Sampling the local cheeses has to be one of the best things about travelling. Here’s our guide to the best cheese in Spain.
Who doesn’t like cheese? It’s such a versatile food that can be eaten on its own, with fruit or even made into a delicious dessert. When most people think of cheese, they think about stuff from Switzerland, France, and possibly even the UK.
But, did you know that Spain is home to some of the world’s most delicious cheeses? It’s true, and there are so many different varieties to choose from! If you’re planning on visiting Spain, then you need to immerse yourself in their rich culinary scene. As such, what better place to start than with cheese?!
Bearing that in mind, here are the best Spanish cheeses that you absolutely must try:
You can’t talk about Spanish cheese without discussing Manchego. This is probably the only one you’ve heard of before, largely thanks to its presence in a lot of UK supermarkets. But, nothing beats fresh Manchego cheese in Spain! It comes from a place in the country called La Mancha, which is basically a region in the centre of Spain. There are Manchego sheep that supply the milk needed for this cheese, with many saying that the same type of sheep has been used for centuries!
It’s often semi-cured, providing a very smooth texture. There’s a bit of saltiness to it, but this just adds to the very delicate flavour. It’s the type of cheese the Spanish will regularly serve on its own as part of a cheese board. But, you typically find it diced up in little cubes as part of an olive tapas dish, or even served with nuts. If you’re looking for a wine pairing to go with Manchego, then Spaniards always opt for a delicious red.
Interestingly, you can also get cured Manchego that takes on more of a crystalised look and texture. Here, the flavour changes slightly into something a little bit spicier. This isn’t how the cheese is commonly eaten outside of Spain, but it’s well worth trying a cured version during your trip!
Make your way to Menorca, and you’ll stumble upon a local cheese called Mahon.
This is an artisanal cheese – which instantly makes it sound impressive – that’s made from raw cow’s milk. Strangely, it’s pretty much the only cheese in the south of Spain that’s made entirely from cow’s milk. So, it’s instantly a little bit unique!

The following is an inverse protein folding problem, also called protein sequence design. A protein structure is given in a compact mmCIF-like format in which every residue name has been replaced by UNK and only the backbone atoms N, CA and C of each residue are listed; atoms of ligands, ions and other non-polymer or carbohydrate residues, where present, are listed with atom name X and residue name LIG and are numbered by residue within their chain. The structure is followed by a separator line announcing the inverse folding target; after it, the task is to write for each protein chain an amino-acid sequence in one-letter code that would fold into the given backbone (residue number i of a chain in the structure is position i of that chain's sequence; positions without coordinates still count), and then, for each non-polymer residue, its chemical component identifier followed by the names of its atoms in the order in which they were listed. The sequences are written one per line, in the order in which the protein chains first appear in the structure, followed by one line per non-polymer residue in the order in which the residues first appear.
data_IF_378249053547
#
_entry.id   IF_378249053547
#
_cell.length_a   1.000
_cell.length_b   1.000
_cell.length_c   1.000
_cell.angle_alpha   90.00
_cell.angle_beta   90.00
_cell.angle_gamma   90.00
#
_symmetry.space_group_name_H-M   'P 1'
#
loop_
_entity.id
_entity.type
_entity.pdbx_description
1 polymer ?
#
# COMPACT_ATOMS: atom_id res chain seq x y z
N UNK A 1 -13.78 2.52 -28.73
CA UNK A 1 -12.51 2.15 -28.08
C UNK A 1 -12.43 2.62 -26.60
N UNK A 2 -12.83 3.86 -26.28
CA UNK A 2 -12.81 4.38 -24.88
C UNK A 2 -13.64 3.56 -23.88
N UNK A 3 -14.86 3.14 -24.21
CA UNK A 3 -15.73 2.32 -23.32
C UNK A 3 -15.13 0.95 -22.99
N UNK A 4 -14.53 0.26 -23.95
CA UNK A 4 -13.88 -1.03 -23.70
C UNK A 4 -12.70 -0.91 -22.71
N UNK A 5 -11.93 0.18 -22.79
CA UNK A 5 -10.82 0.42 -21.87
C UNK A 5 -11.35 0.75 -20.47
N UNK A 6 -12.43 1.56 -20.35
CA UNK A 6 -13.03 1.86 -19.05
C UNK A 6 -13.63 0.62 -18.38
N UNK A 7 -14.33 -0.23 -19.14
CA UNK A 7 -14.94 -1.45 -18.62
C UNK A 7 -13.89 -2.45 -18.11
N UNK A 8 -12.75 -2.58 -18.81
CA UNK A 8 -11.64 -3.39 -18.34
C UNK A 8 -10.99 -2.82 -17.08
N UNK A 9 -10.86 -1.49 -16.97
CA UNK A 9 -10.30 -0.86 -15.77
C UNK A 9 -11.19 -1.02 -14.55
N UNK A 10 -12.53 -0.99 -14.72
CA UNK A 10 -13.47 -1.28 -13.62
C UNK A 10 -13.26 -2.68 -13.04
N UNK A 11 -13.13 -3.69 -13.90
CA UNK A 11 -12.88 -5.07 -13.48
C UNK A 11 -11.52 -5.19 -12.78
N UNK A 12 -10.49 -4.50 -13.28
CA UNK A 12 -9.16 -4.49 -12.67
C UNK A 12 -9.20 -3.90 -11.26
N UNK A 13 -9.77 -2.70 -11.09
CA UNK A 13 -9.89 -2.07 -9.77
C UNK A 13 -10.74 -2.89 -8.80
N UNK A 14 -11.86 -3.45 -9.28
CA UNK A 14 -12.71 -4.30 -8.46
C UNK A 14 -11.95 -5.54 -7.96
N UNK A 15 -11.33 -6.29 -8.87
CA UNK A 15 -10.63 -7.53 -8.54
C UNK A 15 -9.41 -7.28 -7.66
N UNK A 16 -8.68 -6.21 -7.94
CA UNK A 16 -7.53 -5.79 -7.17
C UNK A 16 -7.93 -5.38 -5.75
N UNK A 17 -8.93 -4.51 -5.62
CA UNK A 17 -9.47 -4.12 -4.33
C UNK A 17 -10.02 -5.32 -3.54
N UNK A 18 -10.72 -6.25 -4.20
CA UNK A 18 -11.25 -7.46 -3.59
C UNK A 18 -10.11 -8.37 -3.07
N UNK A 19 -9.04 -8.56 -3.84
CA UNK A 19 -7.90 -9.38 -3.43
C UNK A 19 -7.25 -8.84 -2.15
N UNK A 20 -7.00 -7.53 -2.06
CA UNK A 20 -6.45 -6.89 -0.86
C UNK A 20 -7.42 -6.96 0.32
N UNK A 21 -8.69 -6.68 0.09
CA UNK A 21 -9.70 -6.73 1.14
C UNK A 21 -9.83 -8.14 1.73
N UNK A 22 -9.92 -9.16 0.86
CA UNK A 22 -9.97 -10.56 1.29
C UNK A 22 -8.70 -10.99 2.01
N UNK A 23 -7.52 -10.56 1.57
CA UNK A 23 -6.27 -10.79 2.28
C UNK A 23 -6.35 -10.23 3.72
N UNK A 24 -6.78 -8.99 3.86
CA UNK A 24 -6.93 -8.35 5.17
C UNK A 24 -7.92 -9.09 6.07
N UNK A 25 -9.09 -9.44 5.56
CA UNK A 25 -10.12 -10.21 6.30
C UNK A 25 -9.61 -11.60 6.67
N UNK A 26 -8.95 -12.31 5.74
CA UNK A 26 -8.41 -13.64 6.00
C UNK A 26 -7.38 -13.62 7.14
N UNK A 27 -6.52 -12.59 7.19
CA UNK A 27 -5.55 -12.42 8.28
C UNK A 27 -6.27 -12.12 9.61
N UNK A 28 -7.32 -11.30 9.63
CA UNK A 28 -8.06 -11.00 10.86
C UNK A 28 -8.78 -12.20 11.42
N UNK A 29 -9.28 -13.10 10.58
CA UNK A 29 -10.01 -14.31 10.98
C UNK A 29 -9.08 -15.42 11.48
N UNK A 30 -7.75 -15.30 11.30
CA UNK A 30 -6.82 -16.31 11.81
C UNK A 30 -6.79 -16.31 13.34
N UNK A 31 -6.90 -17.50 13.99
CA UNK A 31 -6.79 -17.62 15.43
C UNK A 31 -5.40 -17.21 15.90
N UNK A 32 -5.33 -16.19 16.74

Of course, Menorca is an island, which means it’s surrounded by the beautiful Mediterranean Sea. What’s this got to do with cheese? Well, the close proximity of the sea to the local cattle means their milk picks up wafts of saltwater that blow in the wind. Therefore, Mahon cheese has a distinctive flavour that’s a little bit salty like the sea. It’s a cheese that’s matured from anywhere between 21 days and 8 months. The more it’s cured, the more intense the taste will be.
As for eating it, well, it can be used in so many different Spanish dishes. Chefs in restaurants regularly use it in pasta dishes because it melts well and has a very delicious and creamy flavour. But, it’s not uncommon to get this on its own, typically with a dusting of black pepper to complement the natural saltiness.
Torta Del Casar
The next stop on our cheesy tour of Spain is the city of Caceres. This is found in the South-West of Spain, very close to Portugal. Torta Del Casar is made entirely from sheep’s milk, and it’s matured for at least two months – but often longer. It’s a very famous cheese in Spain, mainly thanks to the unique way you eat it, and the very distinct smell it gives off. Many say the scent is down to the use of local flowers in the production process.
Visually, it looks very similar to a sort of cake-like object. This is reflected in the name; Torta roughly translates to a small cake. Now, you’re not going to eat this like any of the previous cheeses on this list. It can’t really be cut into slices because of how soft it is. It’s one of the most luxuriously creamy cheeses you’ll ever encounter, which means there’s only one way you can eat it…
Cut off the hard top, and you’ve got a pot full of delightfully indulgent creamy cheese to tuck into. Spaniards will use knives to spread this on toast or crackers, while some will just dip things straight into it. If you really want to show your love for Torta Del Casar, get a spoon and eat it like a cheese pudding!
We’ll end things with a blue cheese that’s unlike any other in the entirety of Spain. It’s made in the Asturias Region of Spain, which is off to the north. There are two interesting caveats with this cheese. Firstly, it’s matured for months in mountainous caves that are full of penicillin. This is what gives the cheese the blue mould that makes it so very distinctive. Secondly, it’s a cheese that’s often made from mixing goat, sheep, and cow’s milk together.
Tastewise, it’s strong – which you expect from any blue cheese. The mould gives it a nice bit of spice that really brings out the natural salty flavours of the cheese. It’s got a strong smell to it as well, but you’re always going to get that from a cheese that’s been matured for months!
How do you eat this particular cheese? Well, hardcore locals like to slice it up and munch on this spicy cheese with a glass of red wine. But, it works particularly well with a bit of sweetness in the form of chutney or some fruit.
The main thing to realise is that Spain is home to some absolutely glorious cheeses. As we’ve tried to show in this blog, they come in many different varieties as well. You can eat these cheeses in many ways, and they work well as part of an overall dish or as a snack on their own. If you’re thinking about going to Spain this year, then make it your mission to try all of the cheese noted in this guide.